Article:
Sunday, March 8, 2009

The Final Fantasy II

The Final Fantasy II

Develope: Square
Publisher: JP Square
Square Enix (PlayStation Portable)
Designer: Hironobu Sakaguchi
Akitoshi Kawazu
Writer: Akitoshi Kawazu
Kenji Terada
Artist: Yoshitaka Amano
Composer: Nobuo Uematsu
Series: Final Fantasy
Platform: Famicom, WonderSwan Color, PlayStation, mobile phones, Game Boy Advance,

Final Fantasy II , Fainaru Fantajī Tsū? is a console role-playing game developed and published by Square (now Square Enix) in 1988 for the Famicom as a part of the Final Fantasy series. The game was only released on this system in Japan, although enhanced remakes for the PlayStation and Game Boy Advance were released in North America and the PAL region. Other remakes were released on the WonderSwan Color and mobile phones. The most recent remake was for the PlayStation Portable in 2007.The game's story centers on three youths whose parents were killed during an army invasion. The invasion leader, an emperor, pursues world control using monsters and demons. The youths join a resistance to end the emperor's war.

Final Fantasy II introduced many elements that would later become staples of the Final Fantasy franchise, including chocobos and the recurring character Cid. It also eliminated the traditional experience point leveling system, and introduced a system where the characters' statistics increase according to how they are used or acquired.

Final Fantasy II features gameplay similar to that of its predecessor, Final Fantasy. The player can freely roam an overworld containing several towns and dungeons. A menu-based system allows the player to outfit each character with equipment and up to two disposable items for battle.[1] Magic spells are assigned to the character from the item menu, and certain spells, such as "Cure", can be used outside of battle. The player can also save their progress on the overworld. Weapons, armor, items, and magic spells can be purchased at shops, and townspeople provide useful information for the player's progression through the game. One new feature is the "Word Memory" system: when in conversation with non-player characters (NPCs), the player can "ask" about and "memorize" special keywords or phrases, which can later be repeated to other NPCs to gain more information or unlock new actions. Similarly, there exist a handful of special items that can be shown to NPCs during conversation or used on certain objects, which have the same effect. Characters and monsters were no longer separated into separate windows, and players could see their current and total hit points. For the first time, players could fight with less than four characters in their party. Final Fantasy II introduced the chocobo, the signature Final Fantasy character, who would let characters ride to a location at great speed without enemy attack. The recurring character Cid was also introduced, and as usual helped players gain access to air ships.
The ill-fated opening battle in the Famicom version

On the overworld and within dungeons, random encounters with enemies can be fought to improve each character's attributes.[4] Unlike the original Final Fantasy, players could not upgrade their characters jobs.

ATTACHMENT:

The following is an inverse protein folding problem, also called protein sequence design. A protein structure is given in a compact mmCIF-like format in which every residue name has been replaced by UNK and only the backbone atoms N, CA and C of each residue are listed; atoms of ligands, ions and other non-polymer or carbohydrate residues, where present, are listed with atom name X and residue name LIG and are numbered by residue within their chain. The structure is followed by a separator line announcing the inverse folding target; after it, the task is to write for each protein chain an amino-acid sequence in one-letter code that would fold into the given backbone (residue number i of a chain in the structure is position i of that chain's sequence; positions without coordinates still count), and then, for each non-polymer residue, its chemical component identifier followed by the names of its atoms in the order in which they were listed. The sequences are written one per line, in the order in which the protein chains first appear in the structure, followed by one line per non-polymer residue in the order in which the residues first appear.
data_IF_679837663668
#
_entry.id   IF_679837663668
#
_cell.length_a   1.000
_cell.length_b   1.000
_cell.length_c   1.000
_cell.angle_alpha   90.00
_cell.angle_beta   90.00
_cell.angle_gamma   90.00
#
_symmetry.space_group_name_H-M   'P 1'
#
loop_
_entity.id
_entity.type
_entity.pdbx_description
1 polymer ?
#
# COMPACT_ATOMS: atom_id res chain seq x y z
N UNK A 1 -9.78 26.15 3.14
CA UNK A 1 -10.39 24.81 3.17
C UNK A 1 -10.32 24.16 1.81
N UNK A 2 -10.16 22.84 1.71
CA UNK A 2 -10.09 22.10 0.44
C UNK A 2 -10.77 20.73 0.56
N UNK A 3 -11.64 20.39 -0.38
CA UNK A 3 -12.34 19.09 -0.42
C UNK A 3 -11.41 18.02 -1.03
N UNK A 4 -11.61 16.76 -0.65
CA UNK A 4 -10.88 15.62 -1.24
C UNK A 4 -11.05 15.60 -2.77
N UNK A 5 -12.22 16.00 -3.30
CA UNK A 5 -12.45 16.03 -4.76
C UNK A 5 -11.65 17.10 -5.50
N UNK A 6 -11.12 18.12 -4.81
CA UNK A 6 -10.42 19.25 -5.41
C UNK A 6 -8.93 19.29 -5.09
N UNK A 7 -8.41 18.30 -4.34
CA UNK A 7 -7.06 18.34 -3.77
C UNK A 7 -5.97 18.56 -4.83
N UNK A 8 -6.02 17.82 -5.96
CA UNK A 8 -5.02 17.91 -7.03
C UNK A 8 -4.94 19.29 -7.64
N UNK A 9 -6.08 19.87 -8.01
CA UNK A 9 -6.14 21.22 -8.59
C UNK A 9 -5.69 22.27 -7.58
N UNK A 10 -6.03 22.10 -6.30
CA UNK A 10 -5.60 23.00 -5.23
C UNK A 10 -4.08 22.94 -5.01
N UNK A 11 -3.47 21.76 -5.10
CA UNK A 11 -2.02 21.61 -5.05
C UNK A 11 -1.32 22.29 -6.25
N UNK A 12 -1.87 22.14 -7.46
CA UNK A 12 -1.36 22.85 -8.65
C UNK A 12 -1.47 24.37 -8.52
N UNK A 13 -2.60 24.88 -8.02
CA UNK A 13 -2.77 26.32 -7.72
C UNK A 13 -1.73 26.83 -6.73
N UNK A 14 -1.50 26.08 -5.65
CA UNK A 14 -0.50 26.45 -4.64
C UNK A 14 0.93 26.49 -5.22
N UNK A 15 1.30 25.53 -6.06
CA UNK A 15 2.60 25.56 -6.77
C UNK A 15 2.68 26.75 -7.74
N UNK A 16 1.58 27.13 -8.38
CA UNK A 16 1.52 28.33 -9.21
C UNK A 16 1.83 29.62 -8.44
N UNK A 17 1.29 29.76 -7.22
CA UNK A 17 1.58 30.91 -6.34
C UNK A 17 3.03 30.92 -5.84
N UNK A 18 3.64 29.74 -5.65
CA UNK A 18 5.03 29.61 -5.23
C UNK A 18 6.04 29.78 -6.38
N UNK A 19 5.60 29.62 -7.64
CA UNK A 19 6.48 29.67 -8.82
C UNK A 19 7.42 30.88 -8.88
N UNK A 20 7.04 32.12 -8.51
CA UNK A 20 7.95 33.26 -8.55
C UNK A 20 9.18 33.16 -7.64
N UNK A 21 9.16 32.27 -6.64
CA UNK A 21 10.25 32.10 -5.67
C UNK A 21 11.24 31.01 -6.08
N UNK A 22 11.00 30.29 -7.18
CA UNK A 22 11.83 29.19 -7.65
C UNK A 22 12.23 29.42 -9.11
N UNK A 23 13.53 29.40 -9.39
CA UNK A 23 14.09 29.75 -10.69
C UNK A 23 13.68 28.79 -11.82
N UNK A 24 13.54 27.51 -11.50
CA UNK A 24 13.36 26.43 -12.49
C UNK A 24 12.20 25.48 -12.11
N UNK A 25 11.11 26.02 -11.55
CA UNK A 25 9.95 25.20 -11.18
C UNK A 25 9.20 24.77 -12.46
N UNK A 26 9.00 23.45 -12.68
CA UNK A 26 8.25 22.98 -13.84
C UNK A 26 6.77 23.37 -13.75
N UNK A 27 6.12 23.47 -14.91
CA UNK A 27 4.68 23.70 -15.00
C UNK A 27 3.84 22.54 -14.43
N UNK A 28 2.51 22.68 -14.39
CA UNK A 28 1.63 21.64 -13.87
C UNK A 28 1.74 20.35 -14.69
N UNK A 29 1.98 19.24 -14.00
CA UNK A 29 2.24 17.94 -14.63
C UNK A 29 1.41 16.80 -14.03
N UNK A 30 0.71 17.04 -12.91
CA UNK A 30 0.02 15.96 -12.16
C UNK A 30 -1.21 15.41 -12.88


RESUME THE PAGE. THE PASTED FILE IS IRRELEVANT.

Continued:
Attributes include hit points, magic points, magic power, stamina, strength, spirit, agility, intelligence, and evasion. Players could also increase their ability to wield certain types of weapon, and repeated use in combat would cause leveling up. Final Fantasy II uses the same turn-based battle system seen in the original Final Fantasy, with battle parties consisting of four characters at a time. Three of these characters are always present, but the fourth position rotates among several characters throughout the game. The game introduces a "back row" in battle, within which characters are immune to most physical attacks, but can be harmed with bows and magical attacks. Likewise, enemies can be arranged in up to four rows of two creatures. Only the two rows closest to the player's party can be damaged with physical attacks, and by eliminating these rows the player can then physically damage back rows of enemies.

The game is one of the few games in the series to not use experience-based levels. Each character participating in battle develops depending on what actions they take. For instance, characters who use a particular type of weapon frequently will become more adept at wielding a weapon of that type, and will also increase in physical strength and accuracy. However, trade-offs do occur in this type of development; that character's intelligence (magic power) may decrease with their overuse of physical attacks. Characters who frequently cast a particular magic spell will learn more potent versions of it, while increasing and decreasing their intelligence and strength ratings respectively, forcing players to choose which strength to build. Hit points and magic points increase depending on need; a character who ends a battle with only a small amount of health remaining might earn an increase in maximum hit points, and a character who uses the majority of their magic points during a single battle might increase their maximum magic points.[This experience system had several unintended consequences that allowed characters to gain much more experience than intended, such as cancelled character boosting commands still activating, and players having their characters attack each other and winning battles at very low life levels, thus causing their hit points to grow massively.

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